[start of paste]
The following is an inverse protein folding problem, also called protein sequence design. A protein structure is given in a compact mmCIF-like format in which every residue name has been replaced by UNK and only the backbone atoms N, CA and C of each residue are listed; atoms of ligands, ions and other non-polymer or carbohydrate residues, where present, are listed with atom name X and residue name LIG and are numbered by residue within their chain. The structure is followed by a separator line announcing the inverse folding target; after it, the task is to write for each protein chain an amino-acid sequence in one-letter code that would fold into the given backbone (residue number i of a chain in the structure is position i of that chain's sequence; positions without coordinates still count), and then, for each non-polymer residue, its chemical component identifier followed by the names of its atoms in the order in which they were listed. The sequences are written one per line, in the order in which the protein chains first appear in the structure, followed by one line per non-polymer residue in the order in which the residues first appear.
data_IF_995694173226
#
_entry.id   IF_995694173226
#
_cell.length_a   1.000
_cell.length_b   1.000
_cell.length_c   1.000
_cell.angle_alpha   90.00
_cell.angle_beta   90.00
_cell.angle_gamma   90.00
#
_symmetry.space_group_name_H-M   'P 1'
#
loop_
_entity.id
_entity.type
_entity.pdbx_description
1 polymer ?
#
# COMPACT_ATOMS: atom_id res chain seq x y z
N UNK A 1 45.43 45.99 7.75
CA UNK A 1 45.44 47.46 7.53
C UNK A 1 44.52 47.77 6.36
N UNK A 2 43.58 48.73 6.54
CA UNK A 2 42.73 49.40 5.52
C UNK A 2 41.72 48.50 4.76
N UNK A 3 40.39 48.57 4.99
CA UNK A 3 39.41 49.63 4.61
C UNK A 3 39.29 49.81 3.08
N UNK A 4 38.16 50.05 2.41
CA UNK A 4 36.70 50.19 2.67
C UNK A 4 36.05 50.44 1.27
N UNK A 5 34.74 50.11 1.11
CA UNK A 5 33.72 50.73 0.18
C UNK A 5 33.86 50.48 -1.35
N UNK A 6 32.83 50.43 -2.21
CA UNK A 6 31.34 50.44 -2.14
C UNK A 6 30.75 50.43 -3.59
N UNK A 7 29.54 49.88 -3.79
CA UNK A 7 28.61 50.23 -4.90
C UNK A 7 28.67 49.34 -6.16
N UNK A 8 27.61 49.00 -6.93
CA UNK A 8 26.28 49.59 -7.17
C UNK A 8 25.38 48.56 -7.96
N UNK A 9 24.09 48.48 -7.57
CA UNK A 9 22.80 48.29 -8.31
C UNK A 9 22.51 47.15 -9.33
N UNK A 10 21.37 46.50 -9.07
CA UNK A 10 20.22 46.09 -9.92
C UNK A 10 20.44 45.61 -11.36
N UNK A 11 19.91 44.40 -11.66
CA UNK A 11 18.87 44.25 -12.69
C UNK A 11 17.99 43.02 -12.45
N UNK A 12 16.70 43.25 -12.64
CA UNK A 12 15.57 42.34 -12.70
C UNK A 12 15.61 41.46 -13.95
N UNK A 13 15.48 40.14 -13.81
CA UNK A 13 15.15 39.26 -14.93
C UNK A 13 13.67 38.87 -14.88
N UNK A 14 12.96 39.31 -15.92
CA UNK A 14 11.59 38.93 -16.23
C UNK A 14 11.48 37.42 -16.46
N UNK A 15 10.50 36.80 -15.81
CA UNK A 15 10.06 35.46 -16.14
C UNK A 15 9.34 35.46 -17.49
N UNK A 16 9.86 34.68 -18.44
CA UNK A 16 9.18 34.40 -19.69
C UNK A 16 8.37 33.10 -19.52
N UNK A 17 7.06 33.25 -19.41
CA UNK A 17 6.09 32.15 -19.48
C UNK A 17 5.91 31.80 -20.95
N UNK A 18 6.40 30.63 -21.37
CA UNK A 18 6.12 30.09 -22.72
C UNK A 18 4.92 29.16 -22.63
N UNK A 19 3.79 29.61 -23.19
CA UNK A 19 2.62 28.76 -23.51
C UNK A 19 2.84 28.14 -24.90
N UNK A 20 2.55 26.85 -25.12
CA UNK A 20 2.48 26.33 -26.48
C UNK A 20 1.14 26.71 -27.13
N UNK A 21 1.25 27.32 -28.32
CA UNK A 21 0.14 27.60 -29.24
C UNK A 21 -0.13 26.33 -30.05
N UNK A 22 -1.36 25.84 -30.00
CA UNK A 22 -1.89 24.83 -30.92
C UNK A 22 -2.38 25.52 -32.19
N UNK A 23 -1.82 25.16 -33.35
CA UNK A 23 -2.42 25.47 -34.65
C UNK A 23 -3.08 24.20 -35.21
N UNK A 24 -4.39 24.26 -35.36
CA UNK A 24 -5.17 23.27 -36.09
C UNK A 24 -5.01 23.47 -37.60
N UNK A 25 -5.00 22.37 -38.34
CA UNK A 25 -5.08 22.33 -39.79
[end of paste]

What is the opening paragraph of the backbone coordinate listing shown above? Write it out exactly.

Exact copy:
The following is an inverse protein folding problem, also called protein sequence design. A protein structure is given in a compact mmCIF-like format in which every residue name has been replaced by UNK and only the backbone atoms N, CA and C of each residue are listed; atoms of ligands, ions and other non-polymer or carbohydrate residues, where present, are listed with atom name X and residue name LIG and are numbered by residue within their chain. The structure is followed by a separator line announcing the inverse folding target; after it, the task is to write for each protein chain an amino-acid sequence in one-letter code that would fold into the given backbone (residue number i of a chain in the structure is position i of that chain's sequence; positions without coordinates still count), and then, for each non-polymer residue, its chemical component identifier followed by the names of its atoms in the order in which they were listed. The sequences are written one per line, in the order in which the protein chains first appear in the structure, followed by one line per non-polymer residue in the order in which the residues first appear.